- Carrots (Dragon) – 0.94 lb from 5 plants, seeds started in March, harvested late June. Leaves were partially eaten by pests, gopher baskets provided OK protection, except for the few carrots that had portions of the root nibbled on. Will try planting in containers.
- Cauliflower (Early Snowball) – Devoured by mice before the cauliflower heads had a chance to form. Wire mesh box provided no protection. May need to try container planting.
- Kale (Red Russian) – 15.75 lb from 6 plants, seeds started in February, still heavily producing. Wire mesh box provided good protection from rabbits, but leaves started being inhabited by aphids near the beginning of June. Suggestions for next season: reduce number of plants to 4, use row cover for additional pest protection. Kale chips from this variety were OK.
- Lettuce (Speckled) – 2.1 lb from 6 plants, seeds started in February, last harvest in mid June. 6 plants at once provided a continuous but short harvest due to bolting. Will keep lettuce north or east of taller plants to give them shade. Wire mesh box provided good protection from pests. Great in sandwiches and for lettuce wraps.
- Peas (Golden Sweet) – Devoured before they could grow taller than ~6 in regardless of what protective devices I used. Currently attempting to grow peas in a container at home.
- Radish – Harvested too late and ended up growing too big and tough for eating. Next time harvest after just a month.
- Spinach (America) – Encountered difficulties raising the seedlings. Some seedlings already started bolting, even with just a couple sets of true leaves, and got infested with some small insects. Next time will grow seedlings in shade and protected by row cover.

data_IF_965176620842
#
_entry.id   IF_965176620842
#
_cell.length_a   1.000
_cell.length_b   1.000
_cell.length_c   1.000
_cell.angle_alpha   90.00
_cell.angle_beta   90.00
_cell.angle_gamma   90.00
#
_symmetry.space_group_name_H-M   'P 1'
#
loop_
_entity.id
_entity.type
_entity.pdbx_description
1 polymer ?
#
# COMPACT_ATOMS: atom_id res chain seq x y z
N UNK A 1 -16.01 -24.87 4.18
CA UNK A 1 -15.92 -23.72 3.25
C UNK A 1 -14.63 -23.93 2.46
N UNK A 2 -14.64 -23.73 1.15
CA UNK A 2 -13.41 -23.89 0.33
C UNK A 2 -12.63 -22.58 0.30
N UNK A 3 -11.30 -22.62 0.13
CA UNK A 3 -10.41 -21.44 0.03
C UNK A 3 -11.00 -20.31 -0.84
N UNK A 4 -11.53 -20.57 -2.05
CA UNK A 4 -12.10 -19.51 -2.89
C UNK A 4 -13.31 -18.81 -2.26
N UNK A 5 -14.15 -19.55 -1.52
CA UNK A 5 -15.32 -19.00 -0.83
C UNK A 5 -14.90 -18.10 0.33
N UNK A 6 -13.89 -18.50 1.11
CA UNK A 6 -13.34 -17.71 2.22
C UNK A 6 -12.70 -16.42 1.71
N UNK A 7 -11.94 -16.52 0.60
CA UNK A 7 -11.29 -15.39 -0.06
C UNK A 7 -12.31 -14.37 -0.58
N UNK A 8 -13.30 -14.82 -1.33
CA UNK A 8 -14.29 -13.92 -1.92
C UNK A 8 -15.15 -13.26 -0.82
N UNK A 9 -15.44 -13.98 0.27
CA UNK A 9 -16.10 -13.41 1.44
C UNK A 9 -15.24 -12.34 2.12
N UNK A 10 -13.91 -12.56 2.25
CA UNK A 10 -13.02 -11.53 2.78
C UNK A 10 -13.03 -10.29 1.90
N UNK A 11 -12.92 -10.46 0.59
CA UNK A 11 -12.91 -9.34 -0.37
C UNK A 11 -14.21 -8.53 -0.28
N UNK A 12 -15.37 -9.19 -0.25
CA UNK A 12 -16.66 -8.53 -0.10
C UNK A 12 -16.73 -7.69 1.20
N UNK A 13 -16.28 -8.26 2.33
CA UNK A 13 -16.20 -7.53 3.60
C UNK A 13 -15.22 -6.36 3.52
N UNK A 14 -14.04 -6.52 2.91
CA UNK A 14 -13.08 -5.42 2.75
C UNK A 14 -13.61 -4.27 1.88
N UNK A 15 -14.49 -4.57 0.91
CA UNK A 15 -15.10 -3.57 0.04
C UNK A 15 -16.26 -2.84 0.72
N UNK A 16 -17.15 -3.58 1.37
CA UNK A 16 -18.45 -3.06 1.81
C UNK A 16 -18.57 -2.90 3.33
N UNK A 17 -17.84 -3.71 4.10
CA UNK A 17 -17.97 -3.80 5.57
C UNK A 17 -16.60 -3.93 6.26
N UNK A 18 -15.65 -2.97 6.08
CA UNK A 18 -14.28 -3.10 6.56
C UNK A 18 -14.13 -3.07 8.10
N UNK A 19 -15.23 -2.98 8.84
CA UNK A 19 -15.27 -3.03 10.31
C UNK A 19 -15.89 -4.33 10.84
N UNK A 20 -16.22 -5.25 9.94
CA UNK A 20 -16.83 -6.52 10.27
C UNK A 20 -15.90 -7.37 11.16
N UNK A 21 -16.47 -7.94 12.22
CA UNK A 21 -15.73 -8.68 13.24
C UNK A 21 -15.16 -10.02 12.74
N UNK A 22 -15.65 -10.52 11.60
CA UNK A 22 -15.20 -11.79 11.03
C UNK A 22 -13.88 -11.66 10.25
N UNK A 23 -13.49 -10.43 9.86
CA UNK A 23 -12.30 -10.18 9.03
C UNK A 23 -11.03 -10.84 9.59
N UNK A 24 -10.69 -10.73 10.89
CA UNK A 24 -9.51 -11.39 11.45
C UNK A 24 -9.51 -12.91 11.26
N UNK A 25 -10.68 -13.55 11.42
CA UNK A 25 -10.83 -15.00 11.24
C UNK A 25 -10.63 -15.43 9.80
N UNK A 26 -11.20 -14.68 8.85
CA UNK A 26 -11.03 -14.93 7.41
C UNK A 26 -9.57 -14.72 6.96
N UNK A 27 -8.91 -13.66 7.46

I had to take a hiatus from gardening due to travel and, I must admit, sheer heartache from seeing some of my plants undergo transplant shock. Turns out this break did us all some good (it also helped that the community garden has automatic sprinklers, which allowed me to leave the garden unattended). The leafy green plants that appeared to be suffering without protection had bounced back.
Bok choy and Speckled Lettuce
Another view of the bok choy
Russian Red Kale
Other crops that appeared unresponsive to any previous TLC have flourished.
Early Snowball Cauliflower
Mammoth Red Rock Cabbage
Some root crops look ready for harvest.
I should thin out the greens of these Detroit Dark Red Beets soon.
And finally, my peppers, eggplants, and large tomatoes have sprouted. This required coaxing via the combined warmth and humidity from both the heating mat and grow lights. I sowed the rest of the summer seeds: beans, corn, cucumbers, melons, and squash. I heard from some fellow gardeners that peas can still be started at this time, so I figured I’d give these another go.
Some of the spring starts have begun to look a bit claustrophobic within their cloches. An unveiling was in order.
Golden Sweet peas:
Progress of the Music and Samarkand Persian Star garlic:
A week of spring warmth, sunshine, and compost tea served them well so far. I started the second batch of summer starts (beans, corn, cucumber, melons, and squash) since the weather has stayed quite warm lately. The eggplant, hot peppers, and big tomatoes haven’t germinated yet, so I started another set of these seeds.